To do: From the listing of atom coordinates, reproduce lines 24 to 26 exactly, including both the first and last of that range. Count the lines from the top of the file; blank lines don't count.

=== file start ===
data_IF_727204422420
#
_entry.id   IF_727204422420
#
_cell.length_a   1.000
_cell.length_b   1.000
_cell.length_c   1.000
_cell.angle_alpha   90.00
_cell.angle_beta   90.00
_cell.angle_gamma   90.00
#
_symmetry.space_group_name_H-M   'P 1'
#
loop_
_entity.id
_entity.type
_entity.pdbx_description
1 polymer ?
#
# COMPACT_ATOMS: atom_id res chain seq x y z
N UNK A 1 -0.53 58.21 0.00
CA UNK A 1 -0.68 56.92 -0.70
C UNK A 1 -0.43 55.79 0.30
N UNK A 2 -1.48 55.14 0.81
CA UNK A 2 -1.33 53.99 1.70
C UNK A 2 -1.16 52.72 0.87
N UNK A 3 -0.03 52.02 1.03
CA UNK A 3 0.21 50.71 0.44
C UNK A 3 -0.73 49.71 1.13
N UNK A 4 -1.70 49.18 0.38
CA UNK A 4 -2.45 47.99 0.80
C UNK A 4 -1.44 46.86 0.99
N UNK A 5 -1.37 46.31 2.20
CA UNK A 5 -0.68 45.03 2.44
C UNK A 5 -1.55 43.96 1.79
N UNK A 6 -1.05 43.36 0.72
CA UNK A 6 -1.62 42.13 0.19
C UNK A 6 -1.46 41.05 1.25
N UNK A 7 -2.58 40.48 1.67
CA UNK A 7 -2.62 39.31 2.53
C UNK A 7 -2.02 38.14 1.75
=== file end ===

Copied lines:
N UNK A 2 -1.48 55.14 0.81
CA UNK A 2 -1.33 53.99 1.70
C UNK A 2 -1.16 52.72 0.87